Declaring its latest financial results, Psion said pre-tax profits would have been £8 million rather than £6.5 million, had it not been for the cost of a lengthy spell of due diligence, the legal process by which companies involved in acquisitions investigate the true worth of the purchase target.
"If you are going to investigate any situation on behalf of your shareholders it is appropriate not to use hick lawyers from Bognor Regis," Psion chairman David Potter told The Daily Telegraph yesterday. Among the blue-chip names involved in the proposed deal were BZW and Arthur Andersen.
Potter also declined to comment on reasons for the collapse of the Amstrad purchase but said that it would still confident of having wireless communications in its handheld systems by 1998, after boosting its research and design budget by almost half. An acquisition could accelerate the R&D process, he added. Amstrad's ownership of the DanCall digital comms subsidiary was seen as a key attraction of the purchase.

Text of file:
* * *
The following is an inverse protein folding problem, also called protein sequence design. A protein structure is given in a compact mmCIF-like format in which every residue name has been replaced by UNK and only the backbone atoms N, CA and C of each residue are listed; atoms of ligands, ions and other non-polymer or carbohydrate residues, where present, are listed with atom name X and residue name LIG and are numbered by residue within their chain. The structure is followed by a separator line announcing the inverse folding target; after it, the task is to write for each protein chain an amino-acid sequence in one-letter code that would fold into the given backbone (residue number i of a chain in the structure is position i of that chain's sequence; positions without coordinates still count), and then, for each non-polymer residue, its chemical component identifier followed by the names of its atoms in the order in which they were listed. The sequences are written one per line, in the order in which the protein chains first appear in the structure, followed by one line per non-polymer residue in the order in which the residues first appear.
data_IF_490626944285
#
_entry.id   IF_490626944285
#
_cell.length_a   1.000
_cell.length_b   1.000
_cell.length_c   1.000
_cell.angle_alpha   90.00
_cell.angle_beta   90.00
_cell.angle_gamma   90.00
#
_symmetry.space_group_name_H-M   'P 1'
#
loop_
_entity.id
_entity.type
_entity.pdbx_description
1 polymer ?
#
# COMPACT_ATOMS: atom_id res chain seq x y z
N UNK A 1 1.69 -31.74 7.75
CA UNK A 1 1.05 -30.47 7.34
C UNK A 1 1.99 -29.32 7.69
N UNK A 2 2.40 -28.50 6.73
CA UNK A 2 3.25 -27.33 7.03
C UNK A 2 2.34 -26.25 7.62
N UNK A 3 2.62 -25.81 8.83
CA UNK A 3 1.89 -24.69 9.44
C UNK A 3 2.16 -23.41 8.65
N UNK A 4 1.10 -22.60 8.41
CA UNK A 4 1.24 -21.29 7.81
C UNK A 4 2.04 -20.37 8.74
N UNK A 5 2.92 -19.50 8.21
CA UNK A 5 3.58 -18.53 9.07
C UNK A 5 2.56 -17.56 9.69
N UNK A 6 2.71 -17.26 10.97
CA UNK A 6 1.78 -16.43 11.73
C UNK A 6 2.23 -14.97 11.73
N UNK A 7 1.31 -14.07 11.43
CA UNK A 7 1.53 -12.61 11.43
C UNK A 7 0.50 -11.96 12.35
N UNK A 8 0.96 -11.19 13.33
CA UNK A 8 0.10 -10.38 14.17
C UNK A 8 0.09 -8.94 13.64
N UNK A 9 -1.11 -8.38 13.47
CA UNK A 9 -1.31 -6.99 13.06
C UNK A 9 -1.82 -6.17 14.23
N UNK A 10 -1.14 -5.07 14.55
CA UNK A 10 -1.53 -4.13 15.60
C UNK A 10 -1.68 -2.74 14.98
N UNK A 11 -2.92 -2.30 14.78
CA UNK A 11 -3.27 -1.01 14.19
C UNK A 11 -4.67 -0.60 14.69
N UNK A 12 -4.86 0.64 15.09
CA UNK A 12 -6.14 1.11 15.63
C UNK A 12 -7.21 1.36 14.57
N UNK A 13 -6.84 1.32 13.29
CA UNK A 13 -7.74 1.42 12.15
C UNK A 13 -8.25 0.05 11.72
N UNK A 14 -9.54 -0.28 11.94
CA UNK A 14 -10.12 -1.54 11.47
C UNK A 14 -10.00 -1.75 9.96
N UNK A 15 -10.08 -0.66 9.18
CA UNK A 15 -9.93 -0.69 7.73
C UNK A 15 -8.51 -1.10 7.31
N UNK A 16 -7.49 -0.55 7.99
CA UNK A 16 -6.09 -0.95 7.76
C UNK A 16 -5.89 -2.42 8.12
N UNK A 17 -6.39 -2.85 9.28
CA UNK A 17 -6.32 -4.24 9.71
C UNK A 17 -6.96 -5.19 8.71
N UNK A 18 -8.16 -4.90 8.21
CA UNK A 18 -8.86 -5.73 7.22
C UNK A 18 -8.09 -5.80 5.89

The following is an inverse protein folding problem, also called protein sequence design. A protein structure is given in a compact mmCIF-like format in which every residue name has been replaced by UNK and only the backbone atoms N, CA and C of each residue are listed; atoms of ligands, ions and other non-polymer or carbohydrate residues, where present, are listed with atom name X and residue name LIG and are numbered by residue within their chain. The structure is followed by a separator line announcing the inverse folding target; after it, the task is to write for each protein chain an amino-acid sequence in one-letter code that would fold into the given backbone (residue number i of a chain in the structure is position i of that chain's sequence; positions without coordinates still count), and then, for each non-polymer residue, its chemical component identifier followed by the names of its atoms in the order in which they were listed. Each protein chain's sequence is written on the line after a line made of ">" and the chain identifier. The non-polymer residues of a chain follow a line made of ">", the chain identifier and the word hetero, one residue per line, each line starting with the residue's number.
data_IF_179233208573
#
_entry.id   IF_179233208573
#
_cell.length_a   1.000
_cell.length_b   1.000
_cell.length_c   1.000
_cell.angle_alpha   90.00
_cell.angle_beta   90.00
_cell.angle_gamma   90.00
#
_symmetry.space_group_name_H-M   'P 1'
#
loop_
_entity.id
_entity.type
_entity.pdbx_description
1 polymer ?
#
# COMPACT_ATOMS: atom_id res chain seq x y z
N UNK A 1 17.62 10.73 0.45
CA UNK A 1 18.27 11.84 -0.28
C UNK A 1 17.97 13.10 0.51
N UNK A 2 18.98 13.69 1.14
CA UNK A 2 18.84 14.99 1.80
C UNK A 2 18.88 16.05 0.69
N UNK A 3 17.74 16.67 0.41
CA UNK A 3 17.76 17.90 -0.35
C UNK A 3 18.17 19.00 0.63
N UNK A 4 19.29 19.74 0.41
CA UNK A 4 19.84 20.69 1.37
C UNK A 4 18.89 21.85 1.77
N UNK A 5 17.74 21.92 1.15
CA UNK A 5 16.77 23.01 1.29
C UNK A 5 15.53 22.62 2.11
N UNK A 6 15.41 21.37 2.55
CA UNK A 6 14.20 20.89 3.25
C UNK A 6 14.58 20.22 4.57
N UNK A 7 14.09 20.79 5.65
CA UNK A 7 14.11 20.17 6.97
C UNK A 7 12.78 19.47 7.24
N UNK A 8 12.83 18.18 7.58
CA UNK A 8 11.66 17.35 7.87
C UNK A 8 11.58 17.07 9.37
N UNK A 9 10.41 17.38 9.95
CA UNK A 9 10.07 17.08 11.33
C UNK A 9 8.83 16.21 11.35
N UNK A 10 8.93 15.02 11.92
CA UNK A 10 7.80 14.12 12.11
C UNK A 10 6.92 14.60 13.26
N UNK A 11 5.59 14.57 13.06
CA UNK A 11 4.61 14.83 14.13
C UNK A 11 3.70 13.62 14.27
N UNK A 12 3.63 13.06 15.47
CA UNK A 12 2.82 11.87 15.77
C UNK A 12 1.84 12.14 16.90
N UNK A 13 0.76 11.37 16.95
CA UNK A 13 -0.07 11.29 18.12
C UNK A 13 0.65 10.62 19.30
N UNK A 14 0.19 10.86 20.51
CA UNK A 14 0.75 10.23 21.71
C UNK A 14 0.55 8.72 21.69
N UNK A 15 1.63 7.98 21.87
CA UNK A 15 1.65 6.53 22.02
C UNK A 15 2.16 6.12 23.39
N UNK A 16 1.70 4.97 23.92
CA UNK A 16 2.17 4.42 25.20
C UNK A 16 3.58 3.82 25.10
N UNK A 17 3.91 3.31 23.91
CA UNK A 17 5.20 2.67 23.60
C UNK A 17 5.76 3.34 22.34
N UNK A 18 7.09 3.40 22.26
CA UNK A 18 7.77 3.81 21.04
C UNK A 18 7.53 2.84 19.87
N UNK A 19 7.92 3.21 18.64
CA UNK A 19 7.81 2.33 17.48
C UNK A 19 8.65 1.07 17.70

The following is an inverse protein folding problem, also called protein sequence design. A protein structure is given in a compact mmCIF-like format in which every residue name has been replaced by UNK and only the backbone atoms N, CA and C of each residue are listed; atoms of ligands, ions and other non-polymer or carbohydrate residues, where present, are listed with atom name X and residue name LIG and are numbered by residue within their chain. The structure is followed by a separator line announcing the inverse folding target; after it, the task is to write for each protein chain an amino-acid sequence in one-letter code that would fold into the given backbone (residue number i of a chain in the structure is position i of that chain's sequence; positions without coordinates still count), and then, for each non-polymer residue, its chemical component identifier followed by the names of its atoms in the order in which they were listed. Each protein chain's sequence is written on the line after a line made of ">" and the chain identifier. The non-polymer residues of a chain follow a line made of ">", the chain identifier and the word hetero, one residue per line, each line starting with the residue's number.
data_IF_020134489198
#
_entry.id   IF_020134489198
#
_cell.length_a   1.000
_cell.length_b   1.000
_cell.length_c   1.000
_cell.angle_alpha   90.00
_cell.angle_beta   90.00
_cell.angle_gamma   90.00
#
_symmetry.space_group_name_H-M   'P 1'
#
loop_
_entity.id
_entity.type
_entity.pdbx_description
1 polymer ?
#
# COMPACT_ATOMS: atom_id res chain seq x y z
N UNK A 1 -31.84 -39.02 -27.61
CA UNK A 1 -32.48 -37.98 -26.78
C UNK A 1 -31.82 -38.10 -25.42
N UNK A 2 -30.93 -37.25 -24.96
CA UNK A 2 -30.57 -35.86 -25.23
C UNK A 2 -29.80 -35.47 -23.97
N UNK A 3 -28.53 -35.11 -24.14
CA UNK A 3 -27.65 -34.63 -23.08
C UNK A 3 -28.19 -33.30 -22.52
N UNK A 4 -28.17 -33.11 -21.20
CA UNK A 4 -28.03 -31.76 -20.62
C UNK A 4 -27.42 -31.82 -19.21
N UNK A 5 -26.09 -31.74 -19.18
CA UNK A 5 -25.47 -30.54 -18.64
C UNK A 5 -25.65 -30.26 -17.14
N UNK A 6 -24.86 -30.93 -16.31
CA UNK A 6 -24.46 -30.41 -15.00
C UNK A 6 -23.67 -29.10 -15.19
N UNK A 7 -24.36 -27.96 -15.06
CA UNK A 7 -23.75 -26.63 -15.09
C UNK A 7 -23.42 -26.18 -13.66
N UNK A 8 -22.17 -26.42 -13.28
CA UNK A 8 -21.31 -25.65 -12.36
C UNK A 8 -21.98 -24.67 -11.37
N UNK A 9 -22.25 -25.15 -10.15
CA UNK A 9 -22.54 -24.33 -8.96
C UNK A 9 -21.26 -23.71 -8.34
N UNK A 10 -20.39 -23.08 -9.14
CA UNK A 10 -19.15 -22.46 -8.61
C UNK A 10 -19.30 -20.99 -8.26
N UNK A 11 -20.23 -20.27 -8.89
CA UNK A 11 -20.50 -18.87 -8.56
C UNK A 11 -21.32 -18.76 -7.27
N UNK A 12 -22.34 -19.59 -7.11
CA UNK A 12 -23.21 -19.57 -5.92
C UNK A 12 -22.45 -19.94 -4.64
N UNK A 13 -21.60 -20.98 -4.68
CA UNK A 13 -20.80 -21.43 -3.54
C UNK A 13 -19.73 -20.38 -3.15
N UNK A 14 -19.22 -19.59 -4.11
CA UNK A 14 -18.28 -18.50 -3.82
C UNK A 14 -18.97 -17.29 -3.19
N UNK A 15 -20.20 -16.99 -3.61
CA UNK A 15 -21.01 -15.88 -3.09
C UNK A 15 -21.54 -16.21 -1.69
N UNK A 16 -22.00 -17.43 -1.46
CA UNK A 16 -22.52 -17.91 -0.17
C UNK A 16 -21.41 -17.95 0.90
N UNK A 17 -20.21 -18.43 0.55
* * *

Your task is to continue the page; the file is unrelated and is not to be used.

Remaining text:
Generally, Psion still looks very healthy with revenues up 35 per cent to £53.7 million for the first six months of the year, aided by a 33 per cent hike in Series 3a sales. The Workabout line that is aimed at vertical markets added £4.3m, but Psion's Achilles heel remains apparent, with US sales contributing just £5.4 million.